- Interlocking Devices: The Good, The Bad and the Ugly
- Presence Sensing Devices – Reaching over sensing fields
- Trapped Key Interlocking
- Canada Adopts ISO 13857 – Safety Distances
- How to Apply a Safety Edge to a Machine Guard – Part 1: Pressure-sensitive devices
- How to Apply a Safety Edge to a Machine Guard – Part 2: Design Considerations
- How to Apply a Safety Edge to a Machine Guard – Part 3: Stopping Performance
As part of the work on the 3rd Edition of CSA Z432, Canada has decided to adopt ISO 13857 as CAN/CSA-ISO 13857. The standard was adopted in 2015 without technical deviations.
Why ISO 13857?
CSA Z432 has long had portions of the information in ISO 13857 in its annexes – Annex C has tables for reaching through openings and reaching over structures, much like the one above, that users have found useful over the years. Unfortunately, these tables have also proved a bit confusing, as they are somewhat different than CSA Z432-04 Table 3. While neither set of safe-distance values is less safe, the values in Table 3 are very similar to those used in the USA, which was the original source for that information. The tables in CSA Z432-04 Annex C are informative, meaning they are provided as a helpful guide to applying the standard, but they are NOT a mandatory part of the standard.
When Z432 was first being developed in the late 1980’s, most machinery products were coming to Canada from the US, so harmonisation with US OSHA guidelines was more important than harmonising internationally. Today, import of machinery from the EU is common, and Canadian export of machinery around the world is part of doing business. CSA’s Safety of Machinery Technical Committee decided to help manufacturers and importers by harmonising Canada’s standards with the International Standards by adopting ISO 13857 as a Canadian Standard.
Fixing the Problem
While the CSA Z432 committee was working on revising the standard in 2014/15 it was recognized that Annex C had caused a lot of confusion. The committee also recognized that there was no evidence that Table 3 or ISO 13857’s tables lead to “less safe” or “safer” machine designs. Since Table 3 didn’t deal with anything except openings in guarding, there was a big gap if Annex C was completely discarded. Users needed information on reaching over guarding, and on reaching through guarding where the opening was big enough to get an arm through up to the shoulder, but there were other obstructions inside that might limit access to hazards. This information was available in ISO 13857. The decision was taken by the committee to adopt ISO 13857:2008 as a Canadian standard, and so it became CA/CSA-ISO 13857 – 2015.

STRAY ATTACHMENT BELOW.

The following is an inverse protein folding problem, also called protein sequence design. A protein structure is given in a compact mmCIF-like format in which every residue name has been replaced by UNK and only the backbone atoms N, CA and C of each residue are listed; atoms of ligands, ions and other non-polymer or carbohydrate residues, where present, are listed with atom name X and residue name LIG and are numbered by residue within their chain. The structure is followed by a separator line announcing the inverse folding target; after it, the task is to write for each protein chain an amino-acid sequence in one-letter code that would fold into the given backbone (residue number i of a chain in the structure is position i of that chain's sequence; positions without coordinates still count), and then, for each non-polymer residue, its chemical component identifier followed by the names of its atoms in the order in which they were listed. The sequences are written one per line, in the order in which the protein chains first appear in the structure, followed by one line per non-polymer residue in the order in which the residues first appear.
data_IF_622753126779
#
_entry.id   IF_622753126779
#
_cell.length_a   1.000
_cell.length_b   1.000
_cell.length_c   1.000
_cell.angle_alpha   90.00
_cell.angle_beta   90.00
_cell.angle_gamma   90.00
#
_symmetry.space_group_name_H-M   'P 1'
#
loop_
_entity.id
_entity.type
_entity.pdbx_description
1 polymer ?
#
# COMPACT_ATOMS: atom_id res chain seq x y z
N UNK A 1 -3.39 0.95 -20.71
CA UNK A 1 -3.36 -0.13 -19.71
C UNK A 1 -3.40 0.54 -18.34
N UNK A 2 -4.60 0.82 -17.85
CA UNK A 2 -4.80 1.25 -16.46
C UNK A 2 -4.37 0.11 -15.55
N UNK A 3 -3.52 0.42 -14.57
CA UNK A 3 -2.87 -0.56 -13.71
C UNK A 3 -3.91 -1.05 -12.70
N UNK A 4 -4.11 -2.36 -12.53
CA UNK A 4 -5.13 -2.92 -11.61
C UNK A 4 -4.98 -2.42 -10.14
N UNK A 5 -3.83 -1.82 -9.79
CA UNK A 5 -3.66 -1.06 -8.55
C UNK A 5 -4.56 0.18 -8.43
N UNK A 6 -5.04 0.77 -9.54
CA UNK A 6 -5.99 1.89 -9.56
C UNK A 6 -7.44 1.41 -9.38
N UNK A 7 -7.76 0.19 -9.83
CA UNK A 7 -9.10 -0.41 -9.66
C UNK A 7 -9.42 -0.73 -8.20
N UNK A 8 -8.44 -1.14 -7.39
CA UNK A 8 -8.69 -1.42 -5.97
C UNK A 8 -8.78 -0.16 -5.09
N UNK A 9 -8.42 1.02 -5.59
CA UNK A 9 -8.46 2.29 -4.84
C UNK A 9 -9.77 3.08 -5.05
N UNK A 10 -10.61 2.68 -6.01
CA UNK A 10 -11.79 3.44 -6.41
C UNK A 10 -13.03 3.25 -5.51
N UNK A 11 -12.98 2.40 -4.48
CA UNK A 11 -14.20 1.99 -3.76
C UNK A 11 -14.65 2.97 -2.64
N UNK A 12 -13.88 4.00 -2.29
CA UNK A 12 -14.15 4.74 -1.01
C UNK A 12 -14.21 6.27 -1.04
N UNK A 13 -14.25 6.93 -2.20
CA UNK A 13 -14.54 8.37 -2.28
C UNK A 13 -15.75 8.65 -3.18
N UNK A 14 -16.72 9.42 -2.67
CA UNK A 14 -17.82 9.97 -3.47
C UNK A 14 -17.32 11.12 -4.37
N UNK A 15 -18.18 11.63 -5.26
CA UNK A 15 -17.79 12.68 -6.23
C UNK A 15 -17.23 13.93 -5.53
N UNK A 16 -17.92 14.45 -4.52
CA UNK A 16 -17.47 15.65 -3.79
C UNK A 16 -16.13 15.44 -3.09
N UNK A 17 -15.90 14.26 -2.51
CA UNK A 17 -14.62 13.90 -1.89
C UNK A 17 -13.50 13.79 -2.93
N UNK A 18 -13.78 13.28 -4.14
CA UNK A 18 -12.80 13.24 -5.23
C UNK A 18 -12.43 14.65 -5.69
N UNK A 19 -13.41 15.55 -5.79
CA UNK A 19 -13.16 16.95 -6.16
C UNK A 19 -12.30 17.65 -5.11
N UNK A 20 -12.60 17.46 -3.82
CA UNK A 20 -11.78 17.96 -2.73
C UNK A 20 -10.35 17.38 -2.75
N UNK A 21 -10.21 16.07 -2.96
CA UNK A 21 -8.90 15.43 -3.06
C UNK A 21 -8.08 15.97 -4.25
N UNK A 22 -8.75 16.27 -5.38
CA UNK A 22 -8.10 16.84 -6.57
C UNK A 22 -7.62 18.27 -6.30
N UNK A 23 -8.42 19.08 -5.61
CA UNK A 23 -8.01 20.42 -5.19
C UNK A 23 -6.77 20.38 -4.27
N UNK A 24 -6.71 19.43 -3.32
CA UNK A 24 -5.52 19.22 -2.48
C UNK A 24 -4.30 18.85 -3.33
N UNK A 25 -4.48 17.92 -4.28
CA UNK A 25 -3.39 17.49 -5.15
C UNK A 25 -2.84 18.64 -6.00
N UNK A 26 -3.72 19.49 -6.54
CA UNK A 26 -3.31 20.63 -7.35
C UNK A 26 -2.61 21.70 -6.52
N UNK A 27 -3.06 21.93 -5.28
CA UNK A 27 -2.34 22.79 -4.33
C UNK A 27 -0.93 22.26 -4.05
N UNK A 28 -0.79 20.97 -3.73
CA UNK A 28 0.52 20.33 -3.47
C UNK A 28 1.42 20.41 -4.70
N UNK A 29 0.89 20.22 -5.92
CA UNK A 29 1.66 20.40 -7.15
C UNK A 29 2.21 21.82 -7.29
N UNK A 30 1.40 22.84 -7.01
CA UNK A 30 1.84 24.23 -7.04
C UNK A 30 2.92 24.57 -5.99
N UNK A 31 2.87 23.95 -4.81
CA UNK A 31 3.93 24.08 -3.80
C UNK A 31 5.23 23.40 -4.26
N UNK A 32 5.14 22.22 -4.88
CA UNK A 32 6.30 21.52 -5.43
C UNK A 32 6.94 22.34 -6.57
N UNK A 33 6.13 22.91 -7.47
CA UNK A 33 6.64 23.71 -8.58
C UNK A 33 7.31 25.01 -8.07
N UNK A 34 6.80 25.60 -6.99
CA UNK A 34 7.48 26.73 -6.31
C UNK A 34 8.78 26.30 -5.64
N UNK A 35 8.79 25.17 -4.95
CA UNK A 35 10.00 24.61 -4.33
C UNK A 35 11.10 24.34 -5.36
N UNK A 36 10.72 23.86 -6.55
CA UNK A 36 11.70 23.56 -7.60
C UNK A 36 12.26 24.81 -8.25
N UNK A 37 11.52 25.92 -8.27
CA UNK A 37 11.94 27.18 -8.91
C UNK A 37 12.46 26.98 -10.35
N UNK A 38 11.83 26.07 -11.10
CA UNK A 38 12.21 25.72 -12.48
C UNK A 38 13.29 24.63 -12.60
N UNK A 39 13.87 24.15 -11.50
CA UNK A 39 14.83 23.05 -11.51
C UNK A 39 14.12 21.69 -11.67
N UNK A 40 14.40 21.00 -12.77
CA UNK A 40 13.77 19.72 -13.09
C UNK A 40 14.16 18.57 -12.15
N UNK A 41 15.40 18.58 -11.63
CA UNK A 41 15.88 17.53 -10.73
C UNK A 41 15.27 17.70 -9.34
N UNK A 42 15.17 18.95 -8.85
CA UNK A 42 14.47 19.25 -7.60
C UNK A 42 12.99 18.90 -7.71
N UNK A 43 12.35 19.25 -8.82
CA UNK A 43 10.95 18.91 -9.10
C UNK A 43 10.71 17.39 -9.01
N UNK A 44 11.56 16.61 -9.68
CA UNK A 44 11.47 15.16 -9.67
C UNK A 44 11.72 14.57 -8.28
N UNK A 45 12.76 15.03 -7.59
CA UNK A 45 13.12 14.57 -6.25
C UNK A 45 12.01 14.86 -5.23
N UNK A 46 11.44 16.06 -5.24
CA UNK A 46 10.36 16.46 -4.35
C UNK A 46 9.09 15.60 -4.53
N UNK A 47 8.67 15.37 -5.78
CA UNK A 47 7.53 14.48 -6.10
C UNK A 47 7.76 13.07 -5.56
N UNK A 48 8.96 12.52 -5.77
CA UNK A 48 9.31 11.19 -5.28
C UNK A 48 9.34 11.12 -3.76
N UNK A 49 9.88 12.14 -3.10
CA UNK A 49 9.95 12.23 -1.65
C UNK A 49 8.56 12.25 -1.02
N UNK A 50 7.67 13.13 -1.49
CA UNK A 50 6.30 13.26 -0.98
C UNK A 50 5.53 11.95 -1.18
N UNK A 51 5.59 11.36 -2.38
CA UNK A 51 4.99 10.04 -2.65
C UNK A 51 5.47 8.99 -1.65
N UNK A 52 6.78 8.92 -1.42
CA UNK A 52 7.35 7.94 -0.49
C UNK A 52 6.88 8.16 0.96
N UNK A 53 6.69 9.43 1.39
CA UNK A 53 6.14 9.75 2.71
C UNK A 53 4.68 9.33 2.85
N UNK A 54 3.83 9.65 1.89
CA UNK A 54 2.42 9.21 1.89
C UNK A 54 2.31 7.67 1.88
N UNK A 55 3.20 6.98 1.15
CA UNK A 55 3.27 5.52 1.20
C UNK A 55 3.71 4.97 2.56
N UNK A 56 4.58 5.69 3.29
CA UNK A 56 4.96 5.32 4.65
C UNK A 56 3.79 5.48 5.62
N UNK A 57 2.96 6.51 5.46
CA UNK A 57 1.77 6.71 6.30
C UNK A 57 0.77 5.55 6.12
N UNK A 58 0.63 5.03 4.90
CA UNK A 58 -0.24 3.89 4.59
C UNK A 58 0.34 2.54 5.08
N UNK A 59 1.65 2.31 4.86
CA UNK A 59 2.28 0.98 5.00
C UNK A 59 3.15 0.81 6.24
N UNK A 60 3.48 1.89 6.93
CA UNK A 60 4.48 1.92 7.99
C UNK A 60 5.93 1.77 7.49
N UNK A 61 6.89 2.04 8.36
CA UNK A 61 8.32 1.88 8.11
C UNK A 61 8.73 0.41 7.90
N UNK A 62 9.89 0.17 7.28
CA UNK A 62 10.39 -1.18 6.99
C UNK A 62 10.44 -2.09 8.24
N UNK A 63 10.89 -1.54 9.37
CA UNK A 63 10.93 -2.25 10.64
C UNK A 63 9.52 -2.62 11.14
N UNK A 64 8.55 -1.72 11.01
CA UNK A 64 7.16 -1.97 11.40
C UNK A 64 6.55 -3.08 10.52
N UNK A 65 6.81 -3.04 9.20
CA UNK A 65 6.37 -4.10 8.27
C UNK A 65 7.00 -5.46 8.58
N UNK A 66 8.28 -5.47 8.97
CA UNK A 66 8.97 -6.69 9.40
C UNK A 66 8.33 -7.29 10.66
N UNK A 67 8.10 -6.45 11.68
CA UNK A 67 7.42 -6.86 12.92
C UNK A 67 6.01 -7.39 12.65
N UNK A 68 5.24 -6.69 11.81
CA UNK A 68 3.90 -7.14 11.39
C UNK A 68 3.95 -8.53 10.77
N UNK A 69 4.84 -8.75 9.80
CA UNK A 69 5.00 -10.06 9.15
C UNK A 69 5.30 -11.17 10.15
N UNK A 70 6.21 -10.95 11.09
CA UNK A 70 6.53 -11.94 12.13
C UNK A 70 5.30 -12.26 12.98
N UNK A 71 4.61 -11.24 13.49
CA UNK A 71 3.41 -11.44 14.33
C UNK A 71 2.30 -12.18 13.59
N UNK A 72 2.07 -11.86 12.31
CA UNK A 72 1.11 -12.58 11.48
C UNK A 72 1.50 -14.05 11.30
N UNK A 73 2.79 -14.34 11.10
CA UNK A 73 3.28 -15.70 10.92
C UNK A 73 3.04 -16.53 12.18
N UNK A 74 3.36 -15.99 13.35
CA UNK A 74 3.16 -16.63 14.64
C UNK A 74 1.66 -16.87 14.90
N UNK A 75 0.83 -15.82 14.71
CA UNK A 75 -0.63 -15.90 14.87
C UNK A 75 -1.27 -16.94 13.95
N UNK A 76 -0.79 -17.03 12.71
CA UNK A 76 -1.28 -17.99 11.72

When CSA Z432-16 was issued in October of 2016, the normative text included both standards. The old Table 3 has been corrected (the SI conversions in the 2004 edition were…off) and incorporated as Table 10.1, and the text allows that CAN/CSA-ISO 13857 can be used instead.
The Bottom Line
Canadian machine builders can now use EITHER CSA Z432-16, Table 10.1, OR ISO 13857’s tables. They both result in safe designs. The big difference is that Table 10.1 will often result in a somewhat more compact machine, BUT, ISO 13857 has finer gradations in the reach-through tables, and also allows for users older than 14 or younger than 14, so may be more advantageous depending on the end-use environment and the specific design issues you are required to consider.
One final point: ISO 13857 is under review, with a new edition expected in 2017. Pro Tip: The basic tables remain unchanged, and there is lots of new information in the coming update.
If you are interested in reviewing and commenting on this adoption, please visit the CSA Public Review Page for the standard. Comments close 13/07/2015.
Title: Safety of machinery — Safety distances to prevent hazard zones being reached by upper and lower limbs (Adoption without deviations) (New Standard) Expiry date: 13/07/2015
This International Standard establishes values for safety distances in both industrial and non-industrial environments to prevent machinery hazard zones being reached. The safety distances are appropriate for protective structures. It also gives information about distances to impede free access by the lower limbs (see 4.3).
ed. note: This post was corrected and updated 28-Aug-2017.